1 1 i
E announce with a great deal of pleasure
a serial that is somewhat exceptional, even
in these days of active fiction. It is a story
of unusual power, of wonderful pathos and
yet dealing with practical, every-day life in
a way that stirs the soul and teaches a
lasting lesson.
The story begins with a description of
the home and life of David Corson, a young
Quaker, whose career has been so peaceful
i . r I .1 . I i 1: ..L-,nL anrl Ulo
and unevenuui mat wucn a uavcnug iiiuuiiicuaim oou mo
beautiful assistant, Pepeeta, visit the town, the glare and
glamour of tinsel and excitement lead David to turn his
back on the old life and plunge into the wide world he
had only read about previously. David is entranced by
the beauty of the peerless girl. He is led into a mad
whirl of pleasure by the mountebank. Finally, he induces
Pepeeta to desert her husband and flee with h:m. A
. . I- . I . . r- -It L - f Lr : l:f
nvivalisl Dnncs uavici dsck to a sense oi mis niisspcm mc.
It is a marvelous life study. Everybody should read iL
Sir (illbert Parker sa s of the sto
rlea lu his new book, "Nor; horn
l.lithis": "The tab's lu this bool bt
lonn to two different epochs lu the life
of the Par West The tlrst live are
reminiscent of border and deed
of days liefoie the treat railway wa
built which cl'niiKcd a waste Into it
fertile Held of civilization. The re-
uialtiltiH storle cover the period
pmsed since the Iloyal Northwest
.Mounted Police mid the Pullman car
tlrst startled the early pioneer and
sent 111 in Into the land of the Farther
North or drew him Into the quiet cir
cle of civic routine and humdrum oc
cupation." Charles Iver believed that novel
ist! should retire or at all event re
frain from wrltliiR love stories In due
season. In tils fifty ninth year the
author of "Charles O'Mallev" write to
Ilia publisher: "What you hint about
a renil love story Is Rood, but don't for
Ret that Thackeray sld that 'No old
man must prate alouit love.' 1 remem
ber the Ibike of WellliiRton once sav
ins tii me, referrhiR to Warren's 'Ten
Thousand a Year.' It Is not that he
never had ten thousand a year, but he I horn. It w:
never knew a man who had' As to country hoy
writing about love from memory, It Is
like rouiitlnn over the bank notes of a
Link Ioor broken They remind you
of money. It Is true, but they're only
waste paper, after all "
William IV Morgan' new novel.
It Never Can Happen Analn." Is pub
llshod 1 1 Is not ditV.oult to see from
the leisurely air of Mr IV Morgan' I
books thai he doe. not work sNslcmatl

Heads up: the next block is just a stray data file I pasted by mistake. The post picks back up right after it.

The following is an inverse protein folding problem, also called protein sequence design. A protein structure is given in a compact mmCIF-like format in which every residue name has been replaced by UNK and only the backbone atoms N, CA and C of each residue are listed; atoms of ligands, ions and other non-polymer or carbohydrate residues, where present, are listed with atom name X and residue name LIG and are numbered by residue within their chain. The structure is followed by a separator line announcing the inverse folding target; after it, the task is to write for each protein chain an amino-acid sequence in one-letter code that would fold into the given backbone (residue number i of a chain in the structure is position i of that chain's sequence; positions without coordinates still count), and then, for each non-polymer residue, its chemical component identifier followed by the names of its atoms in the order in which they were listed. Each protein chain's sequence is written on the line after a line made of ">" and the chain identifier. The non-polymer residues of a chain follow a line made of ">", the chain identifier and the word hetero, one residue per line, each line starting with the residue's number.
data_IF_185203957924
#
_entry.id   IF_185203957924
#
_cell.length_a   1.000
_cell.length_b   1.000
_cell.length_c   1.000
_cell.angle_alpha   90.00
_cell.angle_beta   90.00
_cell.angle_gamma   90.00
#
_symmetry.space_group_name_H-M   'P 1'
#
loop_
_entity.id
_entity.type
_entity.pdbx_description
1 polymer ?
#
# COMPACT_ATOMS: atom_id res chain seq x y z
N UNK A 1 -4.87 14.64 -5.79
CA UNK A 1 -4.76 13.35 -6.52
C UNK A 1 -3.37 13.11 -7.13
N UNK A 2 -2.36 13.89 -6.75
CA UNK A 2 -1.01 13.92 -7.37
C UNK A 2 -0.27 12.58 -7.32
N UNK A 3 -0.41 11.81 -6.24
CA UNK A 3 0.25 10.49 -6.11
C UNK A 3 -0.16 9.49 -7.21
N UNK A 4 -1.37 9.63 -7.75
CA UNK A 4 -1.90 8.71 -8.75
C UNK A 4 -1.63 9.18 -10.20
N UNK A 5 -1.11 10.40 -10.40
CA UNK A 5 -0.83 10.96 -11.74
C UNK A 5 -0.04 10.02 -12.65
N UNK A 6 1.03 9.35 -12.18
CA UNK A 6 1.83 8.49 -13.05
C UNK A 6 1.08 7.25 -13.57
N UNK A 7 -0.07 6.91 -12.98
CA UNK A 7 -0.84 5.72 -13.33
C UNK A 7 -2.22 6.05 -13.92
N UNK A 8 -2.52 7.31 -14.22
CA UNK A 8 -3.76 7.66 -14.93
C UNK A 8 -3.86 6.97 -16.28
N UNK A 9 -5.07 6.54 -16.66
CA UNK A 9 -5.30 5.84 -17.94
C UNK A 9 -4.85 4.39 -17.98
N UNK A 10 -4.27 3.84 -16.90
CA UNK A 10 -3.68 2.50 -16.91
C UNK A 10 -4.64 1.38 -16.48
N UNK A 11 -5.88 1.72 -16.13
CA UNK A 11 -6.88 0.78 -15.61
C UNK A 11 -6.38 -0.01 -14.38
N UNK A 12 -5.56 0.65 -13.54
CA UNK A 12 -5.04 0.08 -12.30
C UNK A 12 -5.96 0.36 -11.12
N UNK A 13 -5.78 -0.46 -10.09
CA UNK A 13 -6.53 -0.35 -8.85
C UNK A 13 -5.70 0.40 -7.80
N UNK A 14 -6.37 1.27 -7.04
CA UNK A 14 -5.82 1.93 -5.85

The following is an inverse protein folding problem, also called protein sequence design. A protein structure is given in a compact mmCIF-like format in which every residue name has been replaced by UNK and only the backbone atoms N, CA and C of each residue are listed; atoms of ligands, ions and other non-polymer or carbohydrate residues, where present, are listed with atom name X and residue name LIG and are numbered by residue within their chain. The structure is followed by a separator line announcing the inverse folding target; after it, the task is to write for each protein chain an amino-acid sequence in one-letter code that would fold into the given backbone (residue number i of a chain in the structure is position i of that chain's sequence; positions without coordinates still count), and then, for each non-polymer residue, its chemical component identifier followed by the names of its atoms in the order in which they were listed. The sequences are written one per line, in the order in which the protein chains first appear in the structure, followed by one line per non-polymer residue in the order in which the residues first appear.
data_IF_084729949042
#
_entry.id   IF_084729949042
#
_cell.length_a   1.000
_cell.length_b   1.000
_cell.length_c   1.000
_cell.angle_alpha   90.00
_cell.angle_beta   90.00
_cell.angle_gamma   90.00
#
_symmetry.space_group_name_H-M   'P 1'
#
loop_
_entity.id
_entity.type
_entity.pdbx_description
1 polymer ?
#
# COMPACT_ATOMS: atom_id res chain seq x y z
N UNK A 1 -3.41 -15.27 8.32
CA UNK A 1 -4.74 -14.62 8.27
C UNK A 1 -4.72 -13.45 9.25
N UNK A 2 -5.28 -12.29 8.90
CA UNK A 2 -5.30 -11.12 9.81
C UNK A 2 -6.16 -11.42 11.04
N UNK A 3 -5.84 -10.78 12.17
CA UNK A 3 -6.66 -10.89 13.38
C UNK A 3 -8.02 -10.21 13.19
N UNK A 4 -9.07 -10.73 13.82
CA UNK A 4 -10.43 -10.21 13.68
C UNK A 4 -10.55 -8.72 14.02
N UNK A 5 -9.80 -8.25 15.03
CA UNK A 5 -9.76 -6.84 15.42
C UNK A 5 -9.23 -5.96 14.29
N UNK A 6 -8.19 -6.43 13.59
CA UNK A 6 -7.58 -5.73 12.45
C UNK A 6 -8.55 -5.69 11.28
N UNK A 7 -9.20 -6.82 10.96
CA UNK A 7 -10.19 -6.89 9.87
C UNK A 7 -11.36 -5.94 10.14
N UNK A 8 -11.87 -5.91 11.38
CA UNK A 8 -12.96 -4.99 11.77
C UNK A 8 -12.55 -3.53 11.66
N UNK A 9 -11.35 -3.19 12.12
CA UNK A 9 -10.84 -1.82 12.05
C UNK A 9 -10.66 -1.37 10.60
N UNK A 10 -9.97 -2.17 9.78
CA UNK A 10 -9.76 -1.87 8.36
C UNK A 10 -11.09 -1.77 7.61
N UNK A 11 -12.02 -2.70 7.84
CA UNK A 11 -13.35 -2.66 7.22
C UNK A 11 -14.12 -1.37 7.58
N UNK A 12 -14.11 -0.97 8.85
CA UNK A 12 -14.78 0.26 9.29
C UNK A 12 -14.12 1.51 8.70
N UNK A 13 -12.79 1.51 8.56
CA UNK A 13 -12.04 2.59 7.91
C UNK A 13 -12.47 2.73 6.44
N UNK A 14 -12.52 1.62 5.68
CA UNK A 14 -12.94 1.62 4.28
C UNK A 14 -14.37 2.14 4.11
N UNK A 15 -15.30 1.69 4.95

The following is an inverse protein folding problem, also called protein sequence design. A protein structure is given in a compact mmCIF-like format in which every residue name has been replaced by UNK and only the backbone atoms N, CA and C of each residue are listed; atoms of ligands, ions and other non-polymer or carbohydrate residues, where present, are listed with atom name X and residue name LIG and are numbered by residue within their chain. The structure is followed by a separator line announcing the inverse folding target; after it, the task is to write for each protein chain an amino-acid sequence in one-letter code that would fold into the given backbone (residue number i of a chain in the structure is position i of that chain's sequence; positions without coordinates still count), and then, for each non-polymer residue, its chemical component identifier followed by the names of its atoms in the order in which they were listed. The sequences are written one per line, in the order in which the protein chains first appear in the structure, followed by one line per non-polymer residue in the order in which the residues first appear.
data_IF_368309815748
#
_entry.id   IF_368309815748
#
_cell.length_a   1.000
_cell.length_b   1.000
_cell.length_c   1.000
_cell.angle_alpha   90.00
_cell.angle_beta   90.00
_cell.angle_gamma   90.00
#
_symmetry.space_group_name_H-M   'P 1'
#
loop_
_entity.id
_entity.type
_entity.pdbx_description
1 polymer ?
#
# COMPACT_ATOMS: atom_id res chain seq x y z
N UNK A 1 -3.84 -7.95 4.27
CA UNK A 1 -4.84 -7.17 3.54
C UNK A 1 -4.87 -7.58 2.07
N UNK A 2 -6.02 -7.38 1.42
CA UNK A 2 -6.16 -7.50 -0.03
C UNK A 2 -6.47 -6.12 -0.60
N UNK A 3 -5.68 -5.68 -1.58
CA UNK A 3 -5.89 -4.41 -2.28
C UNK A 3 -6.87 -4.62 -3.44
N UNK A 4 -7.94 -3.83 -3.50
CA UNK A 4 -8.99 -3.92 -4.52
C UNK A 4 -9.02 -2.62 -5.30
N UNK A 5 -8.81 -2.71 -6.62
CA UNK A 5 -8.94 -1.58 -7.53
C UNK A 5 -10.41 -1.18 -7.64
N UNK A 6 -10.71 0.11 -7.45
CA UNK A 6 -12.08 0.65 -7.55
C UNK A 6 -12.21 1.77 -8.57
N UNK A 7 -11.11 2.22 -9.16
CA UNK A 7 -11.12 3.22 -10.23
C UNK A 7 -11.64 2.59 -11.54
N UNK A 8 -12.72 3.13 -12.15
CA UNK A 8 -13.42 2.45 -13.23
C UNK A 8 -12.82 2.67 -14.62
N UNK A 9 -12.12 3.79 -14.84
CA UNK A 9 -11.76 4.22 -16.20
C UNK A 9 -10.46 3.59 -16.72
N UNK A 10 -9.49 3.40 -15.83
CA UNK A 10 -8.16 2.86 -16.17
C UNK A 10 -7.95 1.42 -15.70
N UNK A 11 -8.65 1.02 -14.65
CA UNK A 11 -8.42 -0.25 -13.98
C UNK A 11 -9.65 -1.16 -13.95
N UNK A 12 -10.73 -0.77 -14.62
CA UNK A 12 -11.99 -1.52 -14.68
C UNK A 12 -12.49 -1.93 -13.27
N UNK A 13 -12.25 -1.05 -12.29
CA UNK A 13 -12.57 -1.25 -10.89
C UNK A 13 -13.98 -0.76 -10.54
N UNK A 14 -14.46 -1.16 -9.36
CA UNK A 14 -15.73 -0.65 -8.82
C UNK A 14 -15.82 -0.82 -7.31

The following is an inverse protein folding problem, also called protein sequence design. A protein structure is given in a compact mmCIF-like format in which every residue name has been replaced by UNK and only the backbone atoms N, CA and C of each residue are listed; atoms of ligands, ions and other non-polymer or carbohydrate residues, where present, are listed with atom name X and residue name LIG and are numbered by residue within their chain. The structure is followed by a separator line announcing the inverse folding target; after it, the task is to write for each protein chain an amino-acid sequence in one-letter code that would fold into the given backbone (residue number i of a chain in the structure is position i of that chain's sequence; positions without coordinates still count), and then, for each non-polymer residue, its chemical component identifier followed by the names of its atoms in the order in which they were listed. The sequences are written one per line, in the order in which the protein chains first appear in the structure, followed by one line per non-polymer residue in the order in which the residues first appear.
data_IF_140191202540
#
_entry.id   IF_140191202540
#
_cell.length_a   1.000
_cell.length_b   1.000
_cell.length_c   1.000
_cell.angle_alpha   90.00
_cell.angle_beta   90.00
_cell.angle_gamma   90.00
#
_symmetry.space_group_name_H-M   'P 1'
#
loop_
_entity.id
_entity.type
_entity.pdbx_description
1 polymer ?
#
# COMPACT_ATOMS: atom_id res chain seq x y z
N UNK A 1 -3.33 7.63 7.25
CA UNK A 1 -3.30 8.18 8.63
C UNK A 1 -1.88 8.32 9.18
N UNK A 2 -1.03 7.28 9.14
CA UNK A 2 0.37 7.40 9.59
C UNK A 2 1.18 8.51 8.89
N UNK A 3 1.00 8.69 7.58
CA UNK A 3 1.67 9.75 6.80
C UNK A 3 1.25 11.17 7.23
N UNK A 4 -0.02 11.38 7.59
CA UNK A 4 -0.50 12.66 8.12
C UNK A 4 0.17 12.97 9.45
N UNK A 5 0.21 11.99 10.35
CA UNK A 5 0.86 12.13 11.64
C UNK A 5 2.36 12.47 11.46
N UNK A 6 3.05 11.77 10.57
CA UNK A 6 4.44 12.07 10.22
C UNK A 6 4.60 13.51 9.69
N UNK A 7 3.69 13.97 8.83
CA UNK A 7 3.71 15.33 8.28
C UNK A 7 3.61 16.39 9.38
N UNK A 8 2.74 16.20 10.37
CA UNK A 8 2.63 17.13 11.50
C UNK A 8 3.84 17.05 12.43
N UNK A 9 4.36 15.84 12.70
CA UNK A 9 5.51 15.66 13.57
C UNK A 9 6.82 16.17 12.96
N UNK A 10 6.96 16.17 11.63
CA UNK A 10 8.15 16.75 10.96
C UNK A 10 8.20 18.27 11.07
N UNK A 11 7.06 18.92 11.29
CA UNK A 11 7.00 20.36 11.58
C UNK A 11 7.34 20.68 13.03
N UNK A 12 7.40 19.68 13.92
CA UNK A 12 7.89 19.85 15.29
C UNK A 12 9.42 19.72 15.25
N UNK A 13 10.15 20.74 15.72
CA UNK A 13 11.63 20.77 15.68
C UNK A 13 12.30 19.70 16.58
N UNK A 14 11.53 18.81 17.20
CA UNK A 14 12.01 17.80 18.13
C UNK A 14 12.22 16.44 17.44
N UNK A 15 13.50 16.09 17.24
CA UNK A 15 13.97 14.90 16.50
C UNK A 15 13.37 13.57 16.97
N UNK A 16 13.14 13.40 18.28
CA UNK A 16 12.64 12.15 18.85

caily a dellnlle number of hours a dav
He "just works all day on and off,"
he says, 'and .-oniellmes a little In the
ew nir.K I be weather does not affevt
bun bis nice be doc all his work In-
loors He lives much of the ttine In
Italy, where !t seems Impossible to
hurry, ami as the writing of Ivoka Is
the pastime of his later year he lin
gers oxer his work wn! care and pa-
ll uce "It Never Can Happen Again''
concern the love of one llluid .Inn for
l.l '..::le dangbtei I .i.-.u nanne. alo
the doings of S.r I'ltus Sor. sip. novel
ti, and In wi.e and ot the daughter
o! a wealth, baronet who has become
obxs-id of I lie feudal stolu
ilooige M.invi'ie un, who died in
Pr.,'.' vcciit'.y a" the age ,.f TS,
w. ihe ,.i!ioi of upwards o! l.'n1 vol
uuus of tt,':'.,n Cor mauv years he
and Ceoigc Heuty dtvlddl between
them la. t'.alN tlie entire Hntloli
tie Id of lsv '...s'k-. As ,m.c writer
p;'t !: tn a skct. h of lu l:tc ' l'or
l''.c i,.-ir part ot Cie !a! two dec
.1 Hero and I'cnu were the a,
kt.owle.tkcd laureates ot the playroom
: ai d the t.otid.o. and Ihe benelactors
! of ,.uii:Us isinuts. who, when in
JouM . to .-, Clii'tinas prrsent for
grow I'.'.g ip c'.i::,'.', i a, knew that tlio
wne '. s.Ce w .;! t!.e U-t lU'U'.y
l el U ,1 1 t ellll W At
r.ioM , rol tV authors who r cry w !-. re
ihe peop'e i-oiisuiMc u-.o-.e a id Ue K of t!
to sell tn Kuroie If Oil st.t of1'"4"' 1 :l i"
thlnft conttunr for a Kmir time the! I'0 lg'n b ot k of tvya
I 'ul ted State will ne,! to Impel j i'k mil 1 be bad reached C.c age of
be: Hut the pto.ev of dlnihrittetv I S V'rni tb.t tlti.e ou h wrote vol
I A.'o , and a dert. 'en. y of w t eat U' uii.lno.;'. . atid at I'.e a of t
)ear lu the taluie t'be meat ttua '.urlitng out two or !fcr-e Uiy
Hon It dtffeietit Theie I !. to lw Nv-s 1-es.dea a 'aovcl. v.-tn-erou short
At the I'lvseiit lime a iea; len. en y j'.otlev and'.i e at ::.. amhiaI
o! oait . and If thu; Is o U. t the 1 lv IVaptt h'.s grta! Re. h work
I" i. ,i ii-ri nn.) o; otner inwat In i in'M r.o sign ci oeirt . rat w. n, re
Hidden away m this Horn and care-
eneuiii I 'cred world are spots so untei
1111,1 lieHllllfiil as to 111. Ike the f:ill ol'
man seem incrediUe, and awaken In
the loraxt nf the weary traveler who
mos middenly upon them, a vai;uo
iiiul di ar ,1, Lis. on he has slum-
led Into Paradisiv
Such an Kden existed In the extreme
western pan of Ohio In the spring of
1S41V ll was a Valley surrounded by
wooded lulls mid threaded by a noisy
irook which hastily made Its way. as
If upon some errand of Immense Im-
ortance. down to the bin Miami not
many miles distant. A road cut
through a vast and solemn forest led
Into the valley, and entering as If by
corridor and through the open portal
of a temple, the traveler saw a white
farm-house nestling beneath a mighty
haokberry tree whose wide-reaching
arms sheltered It from summer sun
and winter wind. A deep, wide lawn
of bluegrass lay In front, and a garden
of (lower, fragrant and brilliant, on
Its southern side. Stretching uwav In
to the background was Ihe farm newly